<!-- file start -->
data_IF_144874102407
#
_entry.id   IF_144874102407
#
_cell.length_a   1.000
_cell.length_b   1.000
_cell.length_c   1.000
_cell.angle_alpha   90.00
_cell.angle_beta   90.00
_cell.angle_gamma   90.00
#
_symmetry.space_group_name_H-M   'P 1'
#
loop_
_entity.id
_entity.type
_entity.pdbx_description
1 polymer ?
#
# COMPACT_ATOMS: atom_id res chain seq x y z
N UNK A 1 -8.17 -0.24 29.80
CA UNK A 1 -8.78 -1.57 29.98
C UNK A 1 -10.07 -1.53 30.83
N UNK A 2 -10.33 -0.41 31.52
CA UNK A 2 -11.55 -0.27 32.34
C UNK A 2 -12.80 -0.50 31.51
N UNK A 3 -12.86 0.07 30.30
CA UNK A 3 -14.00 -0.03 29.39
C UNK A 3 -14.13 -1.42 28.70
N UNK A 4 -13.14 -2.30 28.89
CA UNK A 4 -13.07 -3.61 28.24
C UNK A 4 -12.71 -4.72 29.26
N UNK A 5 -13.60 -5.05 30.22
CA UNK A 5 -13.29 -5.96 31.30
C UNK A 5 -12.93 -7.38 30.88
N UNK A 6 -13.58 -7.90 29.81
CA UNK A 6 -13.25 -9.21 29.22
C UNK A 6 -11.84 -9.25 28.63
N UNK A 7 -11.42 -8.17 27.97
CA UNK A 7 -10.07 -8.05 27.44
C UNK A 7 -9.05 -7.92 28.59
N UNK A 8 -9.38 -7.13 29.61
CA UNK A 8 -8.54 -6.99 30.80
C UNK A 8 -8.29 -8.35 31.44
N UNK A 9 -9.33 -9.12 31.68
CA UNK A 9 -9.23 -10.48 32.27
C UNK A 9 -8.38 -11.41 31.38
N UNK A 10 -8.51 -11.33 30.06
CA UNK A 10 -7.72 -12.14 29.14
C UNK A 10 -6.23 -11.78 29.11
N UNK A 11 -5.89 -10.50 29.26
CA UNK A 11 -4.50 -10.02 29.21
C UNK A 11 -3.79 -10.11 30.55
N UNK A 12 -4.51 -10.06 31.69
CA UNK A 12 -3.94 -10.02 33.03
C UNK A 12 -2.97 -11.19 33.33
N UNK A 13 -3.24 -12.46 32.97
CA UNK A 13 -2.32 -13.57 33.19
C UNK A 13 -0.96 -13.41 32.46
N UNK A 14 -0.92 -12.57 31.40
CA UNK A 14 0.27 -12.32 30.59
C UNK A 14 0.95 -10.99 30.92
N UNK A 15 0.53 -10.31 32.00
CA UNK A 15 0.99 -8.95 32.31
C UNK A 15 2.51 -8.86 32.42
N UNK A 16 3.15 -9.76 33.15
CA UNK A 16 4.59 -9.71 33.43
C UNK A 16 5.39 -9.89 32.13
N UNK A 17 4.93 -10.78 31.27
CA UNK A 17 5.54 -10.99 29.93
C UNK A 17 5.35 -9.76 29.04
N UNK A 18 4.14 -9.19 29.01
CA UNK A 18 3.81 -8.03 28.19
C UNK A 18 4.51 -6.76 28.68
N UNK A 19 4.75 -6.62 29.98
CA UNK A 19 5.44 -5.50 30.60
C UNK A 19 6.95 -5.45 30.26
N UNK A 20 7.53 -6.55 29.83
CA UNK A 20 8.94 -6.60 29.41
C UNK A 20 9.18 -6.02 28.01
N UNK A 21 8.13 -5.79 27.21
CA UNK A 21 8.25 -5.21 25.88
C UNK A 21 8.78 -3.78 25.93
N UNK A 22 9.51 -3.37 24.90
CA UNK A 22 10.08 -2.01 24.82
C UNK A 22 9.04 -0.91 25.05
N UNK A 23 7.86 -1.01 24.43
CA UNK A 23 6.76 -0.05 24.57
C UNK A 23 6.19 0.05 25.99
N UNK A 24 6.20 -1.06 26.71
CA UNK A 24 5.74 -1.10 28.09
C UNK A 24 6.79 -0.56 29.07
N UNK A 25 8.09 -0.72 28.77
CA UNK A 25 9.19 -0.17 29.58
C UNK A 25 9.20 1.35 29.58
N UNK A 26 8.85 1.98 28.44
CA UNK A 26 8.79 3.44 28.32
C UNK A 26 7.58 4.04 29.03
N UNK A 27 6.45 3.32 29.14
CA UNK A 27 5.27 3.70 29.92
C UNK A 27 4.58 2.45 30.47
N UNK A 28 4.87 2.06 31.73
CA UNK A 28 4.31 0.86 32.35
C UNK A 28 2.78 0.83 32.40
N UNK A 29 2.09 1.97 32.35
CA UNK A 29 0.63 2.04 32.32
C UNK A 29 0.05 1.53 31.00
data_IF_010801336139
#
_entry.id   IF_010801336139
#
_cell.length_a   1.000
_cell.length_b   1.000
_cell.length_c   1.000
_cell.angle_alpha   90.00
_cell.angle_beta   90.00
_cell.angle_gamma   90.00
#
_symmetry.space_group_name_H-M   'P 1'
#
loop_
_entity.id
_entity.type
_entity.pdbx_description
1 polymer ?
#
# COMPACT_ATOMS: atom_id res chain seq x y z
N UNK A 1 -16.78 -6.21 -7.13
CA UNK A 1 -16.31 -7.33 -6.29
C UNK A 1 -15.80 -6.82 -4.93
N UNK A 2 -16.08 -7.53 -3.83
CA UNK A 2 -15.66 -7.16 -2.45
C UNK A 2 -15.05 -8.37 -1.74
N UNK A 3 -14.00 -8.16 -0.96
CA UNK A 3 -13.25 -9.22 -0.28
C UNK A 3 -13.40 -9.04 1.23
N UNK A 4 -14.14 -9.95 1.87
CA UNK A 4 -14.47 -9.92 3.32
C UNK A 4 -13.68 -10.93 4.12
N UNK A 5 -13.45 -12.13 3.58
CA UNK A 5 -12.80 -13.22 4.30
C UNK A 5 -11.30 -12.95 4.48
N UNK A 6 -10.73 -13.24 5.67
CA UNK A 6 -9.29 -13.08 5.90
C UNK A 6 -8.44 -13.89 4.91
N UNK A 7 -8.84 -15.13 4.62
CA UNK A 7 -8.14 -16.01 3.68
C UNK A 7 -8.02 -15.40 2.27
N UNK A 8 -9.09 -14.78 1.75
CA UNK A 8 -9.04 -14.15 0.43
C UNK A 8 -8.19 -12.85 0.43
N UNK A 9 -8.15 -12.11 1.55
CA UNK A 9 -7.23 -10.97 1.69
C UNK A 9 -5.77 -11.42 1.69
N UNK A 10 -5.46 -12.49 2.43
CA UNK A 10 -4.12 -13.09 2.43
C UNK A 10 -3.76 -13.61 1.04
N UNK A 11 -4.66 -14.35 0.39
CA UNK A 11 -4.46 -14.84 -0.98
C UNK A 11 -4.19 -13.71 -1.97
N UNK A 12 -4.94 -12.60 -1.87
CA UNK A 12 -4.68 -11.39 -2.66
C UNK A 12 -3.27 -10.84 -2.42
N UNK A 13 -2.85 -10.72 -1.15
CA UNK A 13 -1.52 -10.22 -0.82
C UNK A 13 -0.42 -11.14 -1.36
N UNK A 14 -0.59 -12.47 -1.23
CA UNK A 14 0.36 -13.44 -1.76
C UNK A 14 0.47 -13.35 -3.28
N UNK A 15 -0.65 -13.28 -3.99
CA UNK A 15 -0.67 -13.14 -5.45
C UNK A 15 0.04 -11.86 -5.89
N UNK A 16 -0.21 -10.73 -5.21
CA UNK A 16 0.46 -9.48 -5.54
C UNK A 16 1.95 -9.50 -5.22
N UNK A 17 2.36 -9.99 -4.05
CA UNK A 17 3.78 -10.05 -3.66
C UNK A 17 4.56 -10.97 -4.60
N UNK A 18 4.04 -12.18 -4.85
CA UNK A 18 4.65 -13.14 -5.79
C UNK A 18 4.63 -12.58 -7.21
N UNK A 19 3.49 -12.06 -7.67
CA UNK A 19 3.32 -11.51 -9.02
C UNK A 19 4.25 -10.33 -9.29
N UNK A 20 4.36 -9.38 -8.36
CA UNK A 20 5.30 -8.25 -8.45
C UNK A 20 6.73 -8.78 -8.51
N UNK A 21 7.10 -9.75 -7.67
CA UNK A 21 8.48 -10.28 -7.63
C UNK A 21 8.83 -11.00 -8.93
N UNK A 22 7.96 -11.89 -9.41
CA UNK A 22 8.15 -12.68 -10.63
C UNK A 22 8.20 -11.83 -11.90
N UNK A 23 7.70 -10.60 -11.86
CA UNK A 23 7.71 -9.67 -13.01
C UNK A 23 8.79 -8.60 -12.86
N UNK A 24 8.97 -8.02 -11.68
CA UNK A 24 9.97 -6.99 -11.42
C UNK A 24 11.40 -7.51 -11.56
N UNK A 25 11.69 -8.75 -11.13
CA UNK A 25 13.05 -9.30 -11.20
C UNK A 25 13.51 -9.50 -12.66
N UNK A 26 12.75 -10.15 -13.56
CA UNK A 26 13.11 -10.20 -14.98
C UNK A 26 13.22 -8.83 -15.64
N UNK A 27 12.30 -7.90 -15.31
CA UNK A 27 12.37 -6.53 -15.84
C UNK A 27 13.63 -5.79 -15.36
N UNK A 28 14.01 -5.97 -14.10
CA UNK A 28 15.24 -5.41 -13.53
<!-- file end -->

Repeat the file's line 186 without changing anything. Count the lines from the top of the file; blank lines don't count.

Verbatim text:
CA UNK A 20 5.30 -8.25 -8.45